Fleroxacin is a quinolone antibiotic. It is sold under the brand names Quinodis and Megalocin.
|AHFS/Drugs.com||International Drug Names|
|CompTox Dashboard (EPA)|
|ECHA InfoCard||100.202.650 |
|Chemical and physical data|
|Molar mass||369.34 g/mol g·mol−1|
|3D model (JSmol)|
Mechanism of action
Fleroxacin is a bactericidal drug that inhibits bacterial DNA gyrase and topoisomerase IV. Like other quinolones and fluoroquinolones the compound eradicates bacteria by interfering with DNA replication (bacterial DNA replication, transcription, repair and recombination). Fleroxacin is active against many Gram-positive and Gram-negative bacteria. It is especially active against Shigella species., Salmonella sp., Escherichia coli, Branhamella catarrhalis, Haemophilus influenzae, Neisseria gonorrhoeae, Yersinia enterocolitica, Serratia marcescens, Staphylococcus aureus, Pseudomonas aeruginosa.
After oral administration fleroxacin is rapidly and well absorbed from the gastrointestinal tract and shows a good bioavailability. The antibiotic is widely distributed throughout the body and in the different biological tissues. In many biologic specimens the levels of fleroxacin are similar to those in plasma, but in bile, nasal secretions, seminal fluid, lung, bronchial mucosa, and ovaries, the drug concentrations are 2-3 times higher than those in plasma. The serum elimination half-life, in subjects with normal renal function, is relatively long (9–12 hours), which permits once-daily dosing. Approximately the urinary excretion is 38% of an orally administered dose within 48 h, and in urine is possible detect 8.6% of the N-demethyl metabolite and 4.4% of the N-oxide metabolite. Fleroxacin can penetrate into milk of nursing women. As quinolones are known to induce arthropathy in juvenile animals, administration of the drug to breast-feeding women cannot be allowed.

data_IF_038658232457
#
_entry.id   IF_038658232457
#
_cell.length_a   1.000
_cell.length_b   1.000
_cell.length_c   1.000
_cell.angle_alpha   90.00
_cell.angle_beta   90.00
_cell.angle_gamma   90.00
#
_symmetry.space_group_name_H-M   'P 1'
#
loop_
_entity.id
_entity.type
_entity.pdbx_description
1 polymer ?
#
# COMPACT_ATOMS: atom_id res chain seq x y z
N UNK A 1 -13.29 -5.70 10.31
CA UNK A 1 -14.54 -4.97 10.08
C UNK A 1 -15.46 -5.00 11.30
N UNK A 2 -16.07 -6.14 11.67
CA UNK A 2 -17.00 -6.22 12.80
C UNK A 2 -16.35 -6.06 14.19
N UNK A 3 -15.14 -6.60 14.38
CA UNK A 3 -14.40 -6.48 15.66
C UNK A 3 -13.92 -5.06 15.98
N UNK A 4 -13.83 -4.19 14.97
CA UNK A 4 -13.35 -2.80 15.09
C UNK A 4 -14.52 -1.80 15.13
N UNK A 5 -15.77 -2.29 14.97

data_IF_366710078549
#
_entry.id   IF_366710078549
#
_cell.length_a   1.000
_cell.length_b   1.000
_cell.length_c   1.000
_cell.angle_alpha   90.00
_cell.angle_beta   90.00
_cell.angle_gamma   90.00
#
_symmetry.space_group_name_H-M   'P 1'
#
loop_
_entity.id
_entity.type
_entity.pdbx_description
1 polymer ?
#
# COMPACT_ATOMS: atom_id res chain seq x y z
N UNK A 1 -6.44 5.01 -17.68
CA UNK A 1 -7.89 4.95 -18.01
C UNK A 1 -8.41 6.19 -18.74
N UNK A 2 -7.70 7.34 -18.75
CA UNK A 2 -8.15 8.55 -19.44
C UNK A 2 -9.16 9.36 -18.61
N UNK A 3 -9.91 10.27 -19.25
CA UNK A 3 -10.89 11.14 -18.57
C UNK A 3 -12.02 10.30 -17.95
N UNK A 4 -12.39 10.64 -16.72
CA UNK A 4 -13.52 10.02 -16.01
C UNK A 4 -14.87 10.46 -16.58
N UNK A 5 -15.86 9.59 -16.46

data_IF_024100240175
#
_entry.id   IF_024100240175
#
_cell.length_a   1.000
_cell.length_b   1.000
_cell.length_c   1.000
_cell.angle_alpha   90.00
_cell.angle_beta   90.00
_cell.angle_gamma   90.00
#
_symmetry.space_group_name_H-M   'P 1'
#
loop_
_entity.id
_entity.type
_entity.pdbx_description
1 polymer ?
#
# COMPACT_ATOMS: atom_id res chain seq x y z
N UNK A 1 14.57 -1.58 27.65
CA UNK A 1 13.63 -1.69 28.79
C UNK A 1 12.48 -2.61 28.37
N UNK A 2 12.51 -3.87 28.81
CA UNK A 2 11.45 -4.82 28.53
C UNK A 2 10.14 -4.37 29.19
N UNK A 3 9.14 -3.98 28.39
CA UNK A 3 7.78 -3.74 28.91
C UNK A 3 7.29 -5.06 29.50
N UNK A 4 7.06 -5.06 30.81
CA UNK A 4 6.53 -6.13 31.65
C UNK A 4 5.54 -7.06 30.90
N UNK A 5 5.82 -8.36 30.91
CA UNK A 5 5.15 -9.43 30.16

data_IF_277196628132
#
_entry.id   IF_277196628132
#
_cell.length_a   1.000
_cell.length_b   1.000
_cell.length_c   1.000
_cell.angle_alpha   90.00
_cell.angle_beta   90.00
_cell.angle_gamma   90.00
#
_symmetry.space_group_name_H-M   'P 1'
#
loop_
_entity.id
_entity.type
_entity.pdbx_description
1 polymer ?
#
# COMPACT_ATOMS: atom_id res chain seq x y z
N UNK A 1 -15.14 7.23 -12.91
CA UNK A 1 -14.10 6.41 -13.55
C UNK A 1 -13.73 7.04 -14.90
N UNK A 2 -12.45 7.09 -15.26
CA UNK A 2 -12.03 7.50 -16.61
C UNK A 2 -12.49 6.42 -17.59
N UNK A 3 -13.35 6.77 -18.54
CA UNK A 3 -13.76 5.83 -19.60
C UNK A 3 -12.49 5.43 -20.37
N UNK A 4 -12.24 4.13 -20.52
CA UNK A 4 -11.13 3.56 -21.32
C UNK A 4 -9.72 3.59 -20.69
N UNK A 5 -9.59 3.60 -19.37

Fleroxacin is effective in the treatment of a wide variety of infections, particularly uncomplicated cystitis in women, acute uncomplicated pyelonephritis, gonorrhea, bacterial enteritis, traveler's diarrhea, respiratory tract infections ( including exacerbation of chronic bronchitis).
In treated patients the most common adverse reactions are gastrointestinal, including dyspepsia, nausea, vomiting, flatulence, abdominal pain, diarrhea and sometimes constipation. Also common disorders affecting the skin (itching, urticaria, rash, phototoxicity and photosensitivity) and central nervous system (dizziness, headache, tremor, paresthesia, impaired sense of taste and smell), psychiatric disorders (alteration of the sleep-wake cycle state of anxiety, depression, hallucinations and nightmares). Fleroxacin and other fluoroquinolones, are known to trigger seizures or lower the seizure threshold, due to their inhibitory activity on GABA receptor binding. The antibiotic should not be administered to patients with epilepsy or a personal history of previous convulsive attacks as may promote the onset of these disorders.
Fleroxacin is contraindicated in patients with a history of hypersensitivity to the substance or any other member of the quinolone class, or any component of the medicine. Fleroxacin, like other fluoroquinolones, can cause degenerative changes in weightbearing joints of young animals. The antibiotic should only be used in children when the expected benefits are outweigh the risks.
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